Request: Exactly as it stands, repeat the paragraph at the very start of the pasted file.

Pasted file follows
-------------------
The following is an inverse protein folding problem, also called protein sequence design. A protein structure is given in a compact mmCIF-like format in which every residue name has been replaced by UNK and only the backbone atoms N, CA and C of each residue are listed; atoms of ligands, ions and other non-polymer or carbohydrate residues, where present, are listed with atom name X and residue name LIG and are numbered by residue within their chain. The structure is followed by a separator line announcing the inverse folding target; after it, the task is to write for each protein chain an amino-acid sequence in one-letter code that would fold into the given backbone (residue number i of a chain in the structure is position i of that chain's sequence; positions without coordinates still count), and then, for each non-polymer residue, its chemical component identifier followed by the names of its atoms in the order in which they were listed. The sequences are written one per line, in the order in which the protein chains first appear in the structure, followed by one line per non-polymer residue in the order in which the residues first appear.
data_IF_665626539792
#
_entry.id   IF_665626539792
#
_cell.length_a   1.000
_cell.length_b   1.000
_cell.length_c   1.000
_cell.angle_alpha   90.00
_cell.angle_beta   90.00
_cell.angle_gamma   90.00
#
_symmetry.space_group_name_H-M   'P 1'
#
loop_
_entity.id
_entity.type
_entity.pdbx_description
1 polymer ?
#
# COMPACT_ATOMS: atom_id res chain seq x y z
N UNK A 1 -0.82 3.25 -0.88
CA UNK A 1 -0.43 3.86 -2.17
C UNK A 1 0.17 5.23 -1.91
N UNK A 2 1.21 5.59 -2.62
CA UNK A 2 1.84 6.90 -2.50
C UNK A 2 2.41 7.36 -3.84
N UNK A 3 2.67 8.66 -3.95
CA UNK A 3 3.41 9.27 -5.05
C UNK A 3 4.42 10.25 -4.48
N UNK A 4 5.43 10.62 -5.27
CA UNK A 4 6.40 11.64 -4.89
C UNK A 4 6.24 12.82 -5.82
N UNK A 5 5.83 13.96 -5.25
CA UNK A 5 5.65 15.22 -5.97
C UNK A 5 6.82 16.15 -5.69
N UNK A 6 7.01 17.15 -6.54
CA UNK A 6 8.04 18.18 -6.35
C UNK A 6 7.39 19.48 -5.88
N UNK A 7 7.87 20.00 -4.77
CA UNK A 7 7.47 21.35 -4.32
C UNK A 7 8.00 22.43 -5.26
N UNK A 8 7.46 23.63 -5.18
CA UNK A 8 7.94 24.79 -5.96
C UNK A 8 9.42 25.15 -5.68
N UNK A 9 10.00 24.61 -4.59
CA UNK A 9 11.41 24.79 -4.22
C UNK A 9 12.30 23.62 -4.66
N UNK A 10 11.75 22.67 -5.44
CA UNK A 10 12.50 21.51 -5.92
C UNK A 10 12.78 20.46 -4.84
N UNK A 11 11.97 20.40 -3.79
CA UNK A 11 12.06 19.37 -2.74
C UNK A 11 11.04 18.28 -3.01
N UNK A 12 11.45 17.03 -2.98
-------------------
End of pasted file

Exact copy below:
The following is an inverse protein folding problem, also called protein sequence design. A protein structure is given in a compact mmCIF-like format in which every residue name has been replaced by UNK and only the backbone atoms N, CA and C of each residue are listed; atoms of ligands, ions and other non-polymer or carbohydrate residues, where present, are listed with atom name X and residue name LIG and are numbered by residue within their chain. The structure is followed by a separator line announcing the inverse folding target; after it, the task is to write for each protein chain an amino-acid sequence in one-letter code that would fold into the given backbone (residue number i of a chain in the structure is position i of that chain's sequence; positions without coordinates still count), and then, for each non-polymer residue, its chemical component identifier followed by the names of its atoms in the order in which they were listed. The sequences are written one per line, in the order in which the protein chains first appear in the structure, followed by one line per non-polymer residue in the order in which the residues first appear.